The ongoing conflict with Finance Minister and Federal Democratic (FDP) leader Christian Lindner doesn't win the Greens any points. The middle-class section of their voters attaches great importance to sound public finances and does not want to see the debt spiral. They have little use for an ecologically planned economy.

Christian Lindner © imago

Even if these voters don't switch to the FDP, they seek alternatives. The demographic that used to support the Greens is now bolstering the CDU's popularity.

In this context, Economics Minister Habeck's performance could improve. Rather than leading a green economic revolution, Germany is bringing up the rear among industrialized nations. Habeck is not presenting himself to middle-class voters as the torchbearer of a new era, but as a man with a lantern.

Robert Habeck © The Pioneer

Forsa CEO Manfred Güllner sums up the inconvenient truth for the Greens:

The Greens have reverted to their traditional status as a party representing the upper tiers of education and income, particularly within the spheres of the public sector and media.

Manfred Güllner © imago

In other words: from the point of view of efficiency, the party could do without its own candidate for chancellor.

  • Suspicion of espionage: Two men with German-Russian citizenship have been arrested in Bayreuth on suspicion of spying for Russia.

  • Active ETF: Since yesterday, three funds from US star investor Cathie Wood have been authorized for trading in Germany.

  • Caspar David Friedrich: In honor of his 250th birthday, a major exhibition on the work of the most important German romantic painter opens today for the first time at the Alte Nationalgalerie Museum in Berlin.

Rising smoke after Israeli airstrikes on Rafah © dpa

Earlier this month, seven people were killed in an Israeli airstrike in Gaza that targeted the humanitarian organization World Central Kitchen.

The question arises: Was this an isolated incident, or is the safety of humanitarian organizations at risk in this war zone?

I discussed this with Gerda Hasselfeldt, President of the German Red Cross, on the Pioneer Podcast. She said:

There is a terrible shortage of everything. Food, drinking water, sanitation, medical care—it's all lacking. Some hospitals are no longer functioning; others can't perform surgeries. And above all, there's a glaring lack of security.

Click here to listen to today’s episode of the Pioneer Podcast.

We also discussed the humanitarian situation in the Gaza Strip, particularly in the southern city of Rafah. Hasselfeldt described the problem as follows:

The escalation hasn't slowed down noticeably yet. Nevertheless, persistent efforts are essential to continue drawing attention to this humanitarian catastrophe.

AfD politician Björn Höcke in the courtroom of the Halle Regional Court © dpa

Trial begins: Yesterday, the first of a presumably four-day-trial against Björn Höcke began in Halle, and our colleague Jan Schroeder is reporting from the scene. The AfD politician from Thuringia is accused of using a slogan forbidden by the German penal code.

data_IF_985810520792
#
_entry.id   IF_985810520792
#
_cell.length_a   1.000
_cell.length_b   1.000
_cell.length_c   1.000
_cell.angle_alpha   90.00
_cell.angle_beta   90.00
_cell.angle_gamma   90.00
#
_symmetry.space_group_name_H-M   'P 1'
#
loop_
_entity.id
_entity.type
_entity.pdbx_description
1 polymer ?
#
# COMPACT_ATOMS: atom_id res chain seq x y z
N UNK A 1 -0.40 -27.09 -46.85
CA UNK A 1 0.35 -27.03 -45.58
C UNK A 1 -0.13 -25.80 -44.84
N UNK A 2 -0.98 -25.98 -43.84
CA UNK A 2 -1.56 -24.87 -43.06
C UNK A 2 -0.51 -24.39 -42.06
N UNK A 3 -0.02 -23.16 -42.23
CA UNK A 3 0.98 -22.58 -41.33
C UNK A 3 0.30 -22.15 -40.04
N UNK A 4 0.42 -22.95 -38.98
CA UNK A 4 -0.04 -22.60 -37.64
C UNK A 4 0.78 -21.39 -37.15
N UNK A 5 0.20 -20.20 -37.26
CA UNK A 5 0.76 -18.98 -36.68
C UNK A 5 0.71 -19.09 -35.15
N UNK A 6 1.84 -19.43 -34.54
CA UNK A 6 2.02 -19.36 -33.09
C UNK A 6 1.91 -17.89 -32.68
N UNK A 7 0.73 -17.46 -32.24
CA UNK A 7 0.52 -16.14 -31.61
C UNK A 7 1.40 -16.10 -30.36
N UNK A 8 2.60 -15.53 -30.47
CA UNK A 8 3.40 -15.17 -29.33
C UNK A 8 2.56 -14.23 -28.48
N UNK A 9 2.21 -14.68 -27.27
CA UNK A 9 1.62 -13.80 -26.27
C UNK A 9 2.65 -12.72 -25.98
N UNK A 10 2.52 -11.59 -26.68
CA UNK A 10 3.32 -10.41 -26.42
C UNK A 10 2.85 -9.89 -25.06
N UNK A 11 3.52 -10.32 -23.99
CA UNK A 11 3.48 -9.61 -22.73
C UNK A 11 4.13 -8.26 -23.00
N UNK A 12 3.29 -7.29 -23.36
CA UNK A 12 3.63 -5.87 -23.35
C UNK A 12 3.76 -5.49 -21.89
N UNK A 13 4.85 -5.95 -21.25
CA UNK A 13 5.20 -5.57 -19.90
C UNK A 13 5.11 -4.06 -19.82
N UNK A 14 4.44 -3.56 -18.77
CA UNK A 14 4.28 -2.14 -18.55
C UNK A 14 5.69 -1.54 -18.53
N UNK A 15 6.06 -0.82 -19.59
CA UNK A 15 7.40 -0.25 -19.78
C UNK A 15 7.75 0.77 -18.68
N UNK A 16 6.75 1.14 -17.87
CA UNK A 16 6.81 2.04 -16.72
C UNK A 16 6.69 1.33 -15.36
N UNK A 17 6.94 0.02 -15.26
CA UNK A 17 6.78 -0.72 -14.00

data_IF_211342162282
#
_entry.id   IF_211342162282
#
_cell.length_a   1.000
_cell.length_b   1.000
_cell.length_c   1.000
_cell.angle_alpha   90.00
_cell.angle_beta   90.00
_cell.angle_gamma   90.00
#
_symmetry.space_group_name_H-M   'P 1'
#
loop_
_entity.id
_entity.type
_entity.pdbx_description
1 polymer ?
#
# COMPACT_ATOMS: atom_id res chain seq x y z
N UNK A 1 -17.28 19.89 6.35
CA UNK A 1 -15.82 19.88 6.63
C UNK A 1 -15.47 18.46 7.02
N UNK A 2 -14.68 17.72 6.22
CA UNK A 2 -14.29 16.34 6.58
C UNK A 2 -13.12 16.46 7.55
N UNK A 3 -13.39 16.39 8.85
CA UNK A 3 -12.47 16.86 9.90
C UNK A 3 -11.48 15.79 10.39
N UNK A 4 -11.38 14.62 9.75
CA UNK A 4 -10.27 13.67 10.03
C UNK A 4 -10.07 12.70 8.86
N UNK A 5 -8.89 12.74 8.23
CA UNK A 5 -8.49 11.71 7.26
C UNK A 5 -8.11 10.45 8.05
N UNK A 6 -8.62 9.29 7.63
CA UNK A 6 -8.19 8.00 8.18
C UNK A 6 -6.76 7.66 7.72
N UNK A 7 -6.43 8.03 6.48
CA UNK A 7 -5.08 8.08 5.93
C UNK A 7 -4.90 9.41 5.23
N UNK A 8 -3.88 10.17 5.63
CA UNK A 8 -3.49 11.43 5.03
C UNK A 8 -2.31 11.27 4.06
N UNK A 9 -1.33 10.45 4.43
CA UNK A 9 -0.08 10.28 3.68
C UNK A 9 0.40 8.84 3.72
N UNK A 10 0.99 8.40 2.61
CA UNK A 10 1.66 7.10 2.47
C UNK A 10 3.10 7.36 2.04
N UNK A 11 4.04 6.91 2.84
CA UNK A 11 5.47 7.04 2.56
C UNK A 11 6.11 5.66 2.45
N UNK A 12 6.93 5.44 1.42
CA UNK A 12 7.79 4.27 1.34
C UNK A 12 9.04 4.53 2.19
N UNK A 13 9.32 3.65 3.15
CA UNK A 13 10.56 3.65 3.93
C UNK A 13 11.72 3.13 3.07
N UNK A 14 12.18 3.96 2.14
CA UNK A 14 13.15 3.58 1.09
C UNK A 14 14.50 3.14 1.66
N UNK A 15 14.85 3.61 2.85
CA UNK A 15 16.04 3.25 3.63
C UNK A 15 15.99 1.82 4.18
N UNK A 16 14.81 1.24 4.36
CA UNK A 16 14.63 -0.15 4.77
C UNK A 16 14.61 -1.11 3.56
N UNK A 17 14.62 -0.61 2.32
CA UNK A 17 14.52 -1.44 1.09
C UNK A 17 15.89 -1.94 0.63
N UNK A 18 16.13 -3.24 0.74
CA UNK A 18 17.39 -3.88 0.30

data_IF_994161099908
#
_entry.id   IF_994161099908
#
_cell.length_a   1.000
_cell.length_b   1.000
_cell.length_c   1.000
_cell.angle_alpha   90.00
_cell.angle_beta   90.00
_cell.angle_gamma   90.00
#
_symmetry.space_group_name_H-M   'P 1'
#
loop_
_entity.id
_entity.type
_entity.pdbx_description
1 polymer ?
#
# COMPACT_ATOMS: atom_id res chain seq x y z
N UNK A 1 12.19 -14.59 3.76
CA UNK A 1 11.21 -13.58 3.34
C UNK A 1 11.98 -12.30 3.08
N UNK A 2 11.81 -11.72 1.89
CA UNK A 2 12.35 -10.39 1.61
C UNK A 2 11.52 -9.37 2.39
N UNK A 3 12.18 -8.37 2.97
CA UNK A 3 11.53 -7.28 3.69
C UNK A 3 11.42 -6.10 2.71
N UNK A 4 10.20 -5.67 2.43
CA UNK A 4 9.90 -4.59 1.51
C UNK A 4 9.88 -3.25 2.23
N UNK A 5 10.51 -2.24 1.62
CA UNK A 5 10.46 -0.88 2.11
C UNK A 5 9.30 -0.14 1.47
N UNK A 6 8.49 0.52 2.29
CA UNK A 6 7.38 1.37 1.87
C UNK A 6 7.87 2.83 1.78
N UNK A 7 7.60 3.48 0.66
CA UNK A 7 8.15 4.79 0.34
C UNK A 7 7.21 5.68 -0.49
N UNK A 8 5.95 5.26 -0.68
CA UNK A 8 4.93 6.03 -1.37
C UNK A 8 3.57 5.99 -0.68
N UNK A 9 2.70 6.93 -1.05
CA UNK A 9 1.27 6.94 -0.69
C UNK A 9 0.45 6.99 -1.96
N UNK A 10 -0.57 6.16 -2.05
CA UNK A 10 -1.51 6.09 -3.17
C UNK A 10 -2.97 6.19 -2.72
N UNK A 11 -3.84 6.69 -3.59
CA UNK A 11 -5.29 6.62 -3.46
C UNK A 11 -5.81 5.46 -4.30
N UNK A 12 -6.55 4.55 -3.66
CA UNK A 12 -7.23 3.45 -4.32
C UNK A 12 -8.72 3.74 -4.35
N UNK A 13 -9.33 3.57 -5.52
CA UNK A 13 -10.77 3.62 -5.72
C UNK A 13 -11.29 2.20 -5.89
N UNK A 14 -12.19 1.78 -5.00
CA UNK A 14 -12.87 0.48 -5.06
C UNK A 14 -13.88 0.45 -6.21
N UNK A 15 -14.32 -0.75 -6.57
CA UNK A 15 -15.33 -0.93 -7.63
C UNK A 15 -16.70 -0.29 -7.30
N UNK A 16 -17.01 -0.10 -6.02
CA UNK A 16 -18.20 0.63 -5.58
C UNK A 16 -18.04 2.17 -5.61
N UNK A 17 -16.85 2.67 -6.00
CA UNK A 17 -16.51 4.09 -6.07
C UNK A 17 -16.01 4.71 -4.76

During election campaign speeches in Merseburg and Gera, Höcke chanted the banned slogan of the Sturmabteilung (SA) "Alles für Deutschland" (Everything for Germany). The SA, then known as the "Brownshirts" of the National Socialist German Workers' Party (NSDAP), was Adolf Hitler's paramilitary force.

Björn Höcke during an election rally in Saxony-Anhalt © dpa

The trial was adjourned shortly after noon, around 1:20 p.m. Previously, Höcke's defense had filed several absurd motions to delay the proceedings. For example, his lawyer, Ulrich Vosgerau, initially requested a postponement, claiming he had another appointment.

Prosecutor Benedikt Bernzen was visibly annoyed: "The trial dates have been coordinated with you for months." Bernzen stated that in his entire career, he had never experienced so many interruptions before reading the indictment. He described the behavior of the defense as "outrageous.”

Political scientist Johannes Hillje sees the "Trump method" in Björn Höcke's approach. According to Hillje, Höcke and Trump misuse their respective court cases as "campaign tools," as he told my colleague, Jan Schroeder. The far-right politician wants to use the trial as a stage. Hillje says:

Höcke is playing for time.

Donald Trump in the criminal court of Manhattan © imago

Similar to Trump, Höcke urged his Telegram followers to contribute funds to help him "overcome financial obstacles." The purpose:

Fighting for freedom of speech.

Kiev: Volodymyr Zelensky receives Robert Habeck at the presidential palace. © dpa

Habeck traveled to Kyiv with a business delegation that included representatives of the defense contractor Rheinmetall. The focus was on Russia's recent attacks on Ukraine's energy infrastructure, emergency aid, Ukraine's economy and economic relations with Germany.